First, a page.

Einstein researchers awarded $2.6 million NIH grant to develop effective cancer immunotherapies

The National Institutes of Health has awarded two co-investigators at Albert Einstein College of Medicine a five-year, $2.6 million grant to make immunotherapy agents that more precisely and effectively treat a variety of cancers while causing far fewer side effects than current immunotherapies.

The two investigators are Steven C. Almo, Ph.D., professor and chair of biochemistry, professor of physiology & biophysics and Wollowick Family Foundation Chair in Multiple Sclerosis and Immunology at Einstein; and Chandan Guha, M.B.B.S., Ph.D., professor in the departments of radiation oncology, of pathology and of urology at Einstein and vice chair of radiation oncology at Einstein and Montefiore Einstein Center for Cancer Care.

Immunotherapy has emerged as a highly promising strategy against cancer. It involves manipulating T cells, a type of white blood cell that helps destroy invaders such as viruses and bacteria and that can potentially eliminate cancer cells as well. But existing immunotherapies have significant drawbacks. They focus on a small number of therapeutic targets and work against only a few types of cancer; and because they stimulate or inhibit all T cells, rather than a select few, current immunotherapies often cause harmful side effects that can be fatal.

The Einstein researchers have developed a novel immunotherapy strategy for directing T cells to attack specific types of cancer while also modulating their behavior: The researchers can rev up T-cell activity to attack cancer cells or suppress their activity in situations where immunotherapy is aimed at treating autoimmune diseases. The strategy involves modulating T cells with a single "fusion protein" containing two parts: (1) a protein that acts like a "zip code" to specifically target only those T cells relevant to a particular type of cancer or disease; and (2) a molecule tailored to either activate or inhibit the precisely targeted T cells by stimulating particular receptors on their surfaces.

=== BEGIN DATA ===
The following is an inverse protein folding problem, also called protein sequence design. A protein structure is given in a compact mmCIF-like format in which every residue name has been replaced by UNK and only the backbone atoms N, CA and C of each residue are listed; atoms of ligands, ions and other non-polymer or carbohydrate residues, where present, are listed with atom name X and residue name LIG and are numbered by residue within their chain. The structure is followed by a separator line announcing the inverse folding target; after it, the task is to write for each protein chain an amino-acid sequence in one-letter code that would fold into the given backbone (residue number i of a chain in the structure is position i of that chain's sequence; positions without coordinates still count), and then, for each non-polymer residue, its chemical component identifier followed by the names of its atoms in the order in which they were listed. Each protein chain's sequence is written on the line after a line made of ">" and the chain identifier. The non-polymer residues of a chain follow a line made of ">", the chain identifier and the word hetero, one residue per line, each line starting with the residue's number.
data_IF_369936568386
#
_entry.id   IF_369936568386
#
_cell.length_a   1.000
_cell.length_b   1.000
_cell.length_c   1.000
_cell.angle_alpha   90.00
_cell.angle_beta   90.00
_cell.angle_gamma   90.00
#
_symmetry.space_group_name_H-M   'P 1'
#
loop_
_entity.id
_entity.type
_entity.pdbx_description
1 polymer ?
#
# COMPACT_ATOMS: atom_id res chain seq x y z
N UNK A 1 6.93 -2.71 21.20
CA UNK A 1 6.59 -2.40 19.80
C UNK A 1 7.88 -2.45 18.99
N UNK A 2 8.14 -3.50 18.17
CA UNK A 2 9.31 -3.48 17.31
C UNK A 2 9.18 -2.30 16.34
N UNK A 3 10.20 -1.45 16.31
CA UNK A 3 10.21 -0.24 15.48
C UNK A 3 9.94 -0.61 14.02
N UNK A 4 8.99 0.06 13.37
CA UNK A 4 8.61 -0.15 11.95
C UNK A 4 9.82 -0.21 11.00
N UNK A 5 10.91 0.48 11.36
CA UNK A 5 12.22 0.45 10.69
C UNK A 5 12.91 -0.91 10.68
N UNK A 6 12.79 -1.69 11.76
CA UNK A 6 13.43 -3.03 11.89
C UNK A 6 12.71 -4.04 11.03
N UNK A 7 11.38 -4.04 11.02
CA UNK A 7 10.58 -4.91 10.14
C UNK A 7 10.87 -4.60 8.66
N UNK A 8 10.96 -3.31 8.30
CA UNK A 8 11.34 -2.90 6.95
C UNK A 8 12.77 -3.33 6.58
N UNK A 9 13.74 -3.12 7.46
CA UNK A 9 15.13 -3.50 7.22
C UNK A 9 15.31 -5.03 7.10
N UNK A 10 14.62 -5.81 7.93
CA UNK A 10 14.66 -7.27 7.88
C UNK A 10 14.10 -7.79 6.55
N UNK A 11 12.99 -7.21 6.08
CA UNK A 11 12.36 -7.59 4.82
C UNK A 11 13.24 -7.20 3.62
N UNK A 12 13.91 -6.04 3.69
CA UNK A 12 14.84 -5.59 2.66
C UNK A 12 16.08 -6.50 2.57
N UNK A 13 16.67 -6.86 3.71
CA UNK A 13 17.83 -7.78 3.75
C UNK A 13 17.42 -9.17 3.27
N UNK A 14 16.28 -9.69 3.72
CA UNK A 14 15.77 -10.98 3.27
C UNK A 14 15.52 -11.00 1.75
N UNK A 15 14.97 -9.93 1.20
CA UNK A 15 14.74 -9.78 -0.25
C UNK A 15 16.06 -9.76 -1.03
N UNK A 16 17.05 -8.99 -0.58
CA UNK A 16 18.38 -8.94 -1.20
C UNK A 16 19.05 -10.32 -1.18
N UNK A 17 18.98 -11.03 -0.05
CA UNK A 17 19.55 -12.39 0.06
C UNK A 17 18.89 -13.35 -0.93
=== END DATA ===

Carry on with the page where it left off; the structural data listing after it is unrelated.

The researchers refer to their synthetic protein as a synTac, for "artificial immunological synapse for T-cell activation."

The Einstein researchers have already developed a number of different synTacs that have worked both in cells and in mice. The NIH grant will allow them to develop additional synTac fusion proteins and to evaluate their efficacy in mouse models of melanoma and pancreatic cancer. They expect that their synTacs will trigger an increase in the number of melanoma-specific and pancreatic-specific T cells, causing tumors in both mouse models to regress significantly. The long-term goal is to create new and more effective immunotherapies and ultimately translate these strategies to the clinic.

Source:

Albert Einstein College of Medicine

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